"How lovely is your dwelling place, O LORD Almighty!
My Soul yearns, even faints, for the courts of the LORD;
My heart and my flesh cry out for the living God."
I am in recovery from an eating disorder that I have had for a long time. I restricted my intake of food, compulsively ate, and compulsively exercised. Looking back at my recovery, I think the hardest thing for me was that there were times the compulsion to overeat or begin a binge was absolutely overwhelming. It would start in the middle of the afternoon. When I resisted a binge in the early stages of recovery, I found I could often resist until bed time and I would be exhausted from experiencing such a long period of angst that the desire to binge and the desire not to binge at the same time caused. When I chose to give in to the binge, I found there was instant relief from the angst even before I took the first bite of food. I felt so much shame over that until I came to understand more about the brain and realized my pleasure center was activated by the anticipation that followed my decision and not just the food itself.
Then there were those other days that I hated the worst. I would crave something and I would choose to eat it only to find that it didn't satisfy. Then I would crave something else, only to find it didn't satisfy either. I could spend a whole afternoon looking for that thing to help satisfy me, only to find at the end of the day that there was no satisfaction in any of the foods, only a great deal of shame for not being more committed to recovery and wiser with my choices. There was shame for not being strong enough to resist temptation. And the biggest shame of all, was for not remembering God in the moment of temptation and crying out to Him for the strength and wisdom I needed to have victory.
I met others in recovery and found out that it didn't matter what it was that they craved, they had all pretty much experienced what I had. Oh, they may yearned for a cigarette, a drink, drugs, sex, a view of pornography, a unhealthy relationship, more power, accolades, more new clothes, to be even busier, or a host of other things any of us can find ourselves yearning for. At the end of the day all of of us were filled with the same toxic shame. Many believed as I did that we were defective for having a issue of compulsion and not overcoming it.
I understood for a long time my eating disorder was out of control and it was sin. No one ever had to confront me with that truth! I felt shame that my problem was centered around food. Then it hit me one day that the first sin Eve committed in the garden was driven by her lust of what was beautiful to behold, appealing to her physical appetite and tastes, and appealing to her desire for power. I began to pay real close attention to what and when I craved anything. A conversation, a binge, a compulsion to over exercise, shop, etc. and over time I realized how often I was just seeking relief from boredom, emotions, loneliness, powerlessness, or exhaustion. At other times I was trying to fill the emptiness that resided deep in my soul.
I paid close attention to the desires I had, but that were never satisfied and realized that they were often things that pointed me away from God. I saw that when I could spend time with people and have conversations about God, I didn't crave as much. When I had lunch with a friend and God was the center of our conversation, I didn't overeat. When it was a shallow conversation, I often left feeling unsatisfied by the encounter.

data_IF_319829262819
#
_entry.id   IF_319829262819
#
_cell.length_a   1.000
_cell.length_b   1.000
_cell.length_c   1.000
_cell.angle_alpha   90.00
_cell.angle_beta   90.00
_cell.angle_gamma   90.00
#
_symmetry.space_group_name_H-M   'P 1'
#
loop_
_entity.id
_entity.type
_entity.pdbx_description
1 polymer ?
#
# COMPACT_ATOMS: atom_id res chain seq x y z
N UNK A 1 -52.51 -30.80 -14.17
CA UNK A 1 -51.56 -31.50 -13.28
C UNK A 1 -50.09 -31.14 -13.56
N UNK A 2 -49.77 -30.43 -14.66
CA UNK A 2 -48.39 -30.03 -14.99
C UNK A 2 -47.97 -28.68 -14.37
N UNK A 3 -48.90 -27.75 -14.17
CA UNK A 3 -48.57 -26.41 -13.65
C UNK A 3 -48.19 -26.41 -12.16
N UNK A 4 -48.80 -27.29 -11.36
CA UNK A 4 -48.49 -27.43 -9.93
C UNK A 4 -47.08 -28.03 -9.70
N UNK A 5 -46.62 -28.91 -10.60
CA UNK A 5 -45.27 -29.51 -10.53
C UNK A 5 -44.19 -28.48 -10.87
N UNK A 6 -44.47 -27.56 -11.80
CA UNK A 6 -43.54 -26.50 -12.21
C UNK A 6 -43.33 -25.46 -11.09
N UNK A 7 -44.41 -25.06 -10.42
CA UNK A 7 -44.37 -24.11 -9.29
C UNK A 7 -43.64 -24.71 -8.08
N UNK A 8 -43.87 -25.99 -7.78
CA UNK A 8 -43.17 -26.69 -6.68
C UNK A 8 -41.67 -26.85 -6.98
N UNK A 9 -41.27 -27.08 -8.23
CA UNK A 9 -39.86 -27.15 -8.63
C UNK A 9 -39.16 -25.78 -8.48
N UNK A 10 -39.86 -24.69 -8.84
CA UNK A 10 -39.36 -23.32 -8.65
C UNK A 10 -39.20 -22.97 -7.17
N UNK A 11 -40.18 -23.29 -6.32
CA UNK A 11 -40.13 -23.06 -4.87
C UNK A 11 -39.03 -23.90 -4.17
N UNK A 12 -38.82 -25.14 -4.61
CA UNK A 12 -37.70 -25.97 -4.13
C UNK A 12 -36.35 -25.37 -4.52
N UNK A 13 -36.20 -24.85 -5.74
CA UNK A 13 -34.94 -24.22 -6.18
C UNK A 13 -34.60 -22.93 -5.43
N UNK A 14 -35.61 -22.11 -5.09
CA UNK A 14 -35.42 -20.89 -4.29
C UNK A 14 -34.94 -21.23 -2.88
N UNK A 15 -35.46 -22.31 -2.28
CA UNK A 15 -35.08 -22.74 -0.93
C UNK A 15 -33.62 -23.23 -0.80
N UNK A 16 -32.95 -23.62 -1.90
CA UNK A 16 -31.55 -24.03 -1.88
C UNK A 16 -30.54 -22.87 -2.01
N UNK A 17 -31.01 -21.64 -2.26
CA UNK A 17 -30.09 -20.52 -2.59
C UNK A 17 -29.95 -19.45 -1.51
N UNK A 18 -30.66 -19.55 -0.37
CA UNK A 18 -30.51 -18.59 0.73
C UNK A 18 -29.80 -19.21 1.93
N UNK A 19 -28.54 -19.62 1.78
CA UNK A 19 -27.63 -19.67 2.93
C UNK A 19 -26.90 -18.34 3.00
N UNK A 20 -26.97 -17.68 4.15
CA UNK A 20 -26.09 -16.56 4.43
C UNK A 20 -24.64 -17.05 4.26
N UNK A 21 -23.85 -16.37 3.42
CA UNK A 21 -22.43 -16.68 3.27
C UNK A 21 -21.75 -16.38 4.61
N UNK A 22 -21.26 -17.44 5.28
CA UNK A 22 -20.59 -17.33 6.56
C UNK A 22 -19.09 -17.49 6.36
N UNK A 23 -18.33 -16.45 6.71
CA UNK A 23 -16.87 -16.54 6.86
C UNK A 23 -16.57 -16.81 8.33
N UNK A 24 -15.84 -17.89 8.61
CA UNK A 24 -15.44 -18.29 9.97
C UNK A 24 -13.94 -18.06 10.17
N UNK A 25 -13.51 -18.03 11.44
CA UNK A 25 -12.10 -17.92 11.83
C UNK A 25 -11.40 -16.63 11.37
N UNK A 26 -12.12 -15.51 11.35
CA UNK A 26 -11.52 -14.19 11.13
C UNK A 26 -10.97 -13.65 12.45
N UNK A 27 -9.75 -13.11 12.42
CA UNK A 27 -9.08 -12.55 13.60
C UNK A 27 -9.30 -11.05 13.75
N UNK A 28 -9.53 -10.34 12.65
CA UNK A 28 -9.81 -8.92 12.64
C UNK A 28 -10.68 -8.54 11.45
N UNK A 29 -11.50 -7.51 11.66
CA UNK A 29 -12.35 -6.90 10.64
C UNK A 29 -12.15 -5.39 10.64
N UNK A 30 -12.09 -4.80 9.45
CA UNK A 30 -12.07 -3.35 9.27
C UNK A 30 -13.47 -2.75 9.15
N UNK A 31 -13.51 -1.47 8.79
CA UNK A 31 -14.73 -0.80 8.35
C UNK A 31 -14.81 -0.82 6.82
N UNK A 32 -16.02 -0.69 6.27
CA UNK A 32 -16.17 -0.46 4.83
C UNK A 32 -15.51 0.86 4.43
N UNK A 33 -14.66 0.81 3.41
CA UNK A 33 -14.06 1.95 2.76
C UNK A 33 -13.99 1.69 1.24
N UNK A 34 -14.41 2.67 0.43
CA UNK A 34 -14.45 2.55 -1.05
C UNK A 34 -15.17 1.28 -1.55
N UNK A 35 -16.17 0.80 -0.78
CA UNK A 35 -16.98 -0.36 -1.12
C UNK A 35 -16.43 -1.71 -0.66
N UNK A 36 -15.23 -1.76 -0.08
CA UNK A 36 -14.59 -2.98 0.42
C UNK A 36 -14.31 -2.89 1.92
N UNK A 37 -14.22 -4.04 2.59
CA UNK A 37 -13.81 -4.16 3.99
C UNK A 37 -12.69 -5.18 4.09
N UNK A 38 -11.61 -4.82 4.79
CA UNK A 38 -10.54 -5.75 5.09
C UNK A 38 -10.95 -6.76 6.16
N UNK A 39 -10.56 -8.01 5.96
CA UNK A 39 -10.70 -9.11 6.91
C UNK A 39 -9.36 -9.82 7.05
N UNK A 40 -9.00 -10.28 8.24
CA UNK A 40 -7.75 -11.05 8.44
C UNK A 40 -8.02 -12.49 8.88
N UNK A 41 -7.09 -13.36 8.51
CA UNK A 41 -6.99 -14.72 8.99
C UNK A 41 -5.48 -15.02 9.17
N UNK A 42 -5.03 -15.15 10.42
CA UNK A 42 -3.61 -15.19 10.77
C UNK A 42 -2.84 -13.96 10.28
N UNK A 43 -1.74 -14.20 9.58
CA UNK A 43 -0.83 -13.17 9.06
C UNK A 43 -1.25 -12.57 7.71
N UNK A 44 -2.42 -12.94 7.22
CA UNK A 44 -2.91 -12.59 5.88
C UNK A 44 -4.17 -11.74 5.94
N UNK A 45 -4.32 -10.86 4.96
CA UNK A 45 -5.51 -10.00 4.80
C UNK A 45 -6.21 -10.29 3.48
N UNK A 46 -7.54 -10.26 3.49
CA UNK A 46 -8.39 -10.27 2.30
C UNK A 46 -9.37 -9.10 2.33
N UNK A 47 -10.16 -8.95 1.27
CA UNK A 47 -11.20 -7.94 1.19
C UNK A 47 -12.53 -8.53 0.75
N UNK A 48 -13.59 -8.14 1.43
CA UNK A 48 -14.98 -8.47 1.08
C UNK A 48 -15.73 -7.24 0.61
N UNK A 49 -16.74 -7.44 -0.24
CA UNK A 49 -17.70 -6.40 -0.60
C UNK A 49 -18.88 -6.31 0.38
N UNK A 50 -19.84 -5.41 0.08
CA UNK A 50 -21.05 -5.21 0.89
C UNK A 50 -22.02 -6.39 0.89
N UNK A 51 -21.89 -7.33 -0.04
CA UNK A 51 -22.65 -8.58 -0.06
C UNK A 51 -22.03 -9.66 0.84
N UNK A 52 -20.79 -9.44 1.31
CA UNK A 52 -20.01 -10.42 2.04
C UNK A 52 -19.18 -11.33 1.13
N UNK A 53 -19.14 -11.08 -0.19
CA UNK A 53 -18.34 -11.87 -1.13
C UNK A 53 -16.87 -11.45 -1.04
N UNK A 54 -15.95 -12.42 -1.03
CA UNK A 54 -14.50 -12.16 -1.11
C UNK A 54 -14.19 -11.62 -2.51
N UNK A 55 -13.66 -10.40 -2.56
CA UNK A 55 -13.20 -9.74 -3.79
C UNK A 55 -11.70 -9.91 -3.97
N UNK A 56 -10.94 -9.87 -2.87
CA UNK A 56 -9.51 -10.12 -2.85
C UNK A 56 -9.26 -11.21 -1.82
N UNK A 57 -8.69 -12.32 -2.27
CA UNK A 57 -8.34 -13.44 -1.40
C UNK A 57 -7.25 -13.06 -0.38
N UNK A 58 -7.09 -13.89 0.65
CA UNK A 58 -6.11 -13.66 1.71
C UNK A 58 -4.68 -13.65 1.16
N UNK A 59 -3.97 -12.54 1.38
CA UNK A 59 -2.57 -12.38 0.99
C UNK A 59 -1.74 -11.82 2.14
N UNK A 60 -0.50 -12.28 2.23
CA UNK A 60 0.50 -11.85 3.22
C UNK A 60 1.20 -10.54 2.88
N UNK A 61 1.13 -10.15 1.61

When I came across the above verse I thought, "What if, what if God designed us to yearn, which in today's language would be to crave? What if the fall and our tendency to sin had distorted our appetites in such away we forget it is for Him that we yearn? What if we have forgotten He alone can satisfy our deepest yearnings of which we might not even be aware? What if when we are feeling dissatisfied, we take that feeling as a sign to begin to look to God who made us with our individual cravings and acknowledge that the craving is distorted and ask Him to daily remind us that in our heart of hearts we were made to yearn for Him?" Maybe those who struggle with addictions and compulsions have been given an extra dose of the yearnings and that those yearnings were misplaced. At first glance that seems kind of unfair. But the truth is, if we understand that we are craving time with our Savior, we will be driven to His arms where there is deep soul satisfaction! If there is truth that those of us who struggle with compulsions were given an extra dose of cravings, then we have the potential to be driven to more intimacy with the Savior than those who don't experience such strong cravings.
Maybe, no not maybe, certainly the answer for those of us who yearn for the wrong things is to get to the place we know the Savior so well that when we let our mind go in neutral, it automatically goes to Him. If we experience enough satisfaction in Him, we may begin to recognize those yearnings we despised in recovery are really a blessing as they drive us to Him who loves us so deeply that He died for us. Oh, how I want to be that woman whose soul yearns so much for Jesus that my heart and my flesh will continually cry out for God, not the things of this world that never satisfy the deep yearning in my soul. Oh, that at times when life leaves me feeling shaky and weak I want to get to the point I cry out to the one who can strengthen my spirit and give me peace and joy no matter what is going on in my little corner of this world. The times that I have cried out to Him, I have experienced joy replacing this ugly toxic shame that often comes with disordered sinful patterns as my heart and my flesh cry out to the LORD Almighty, the Living God.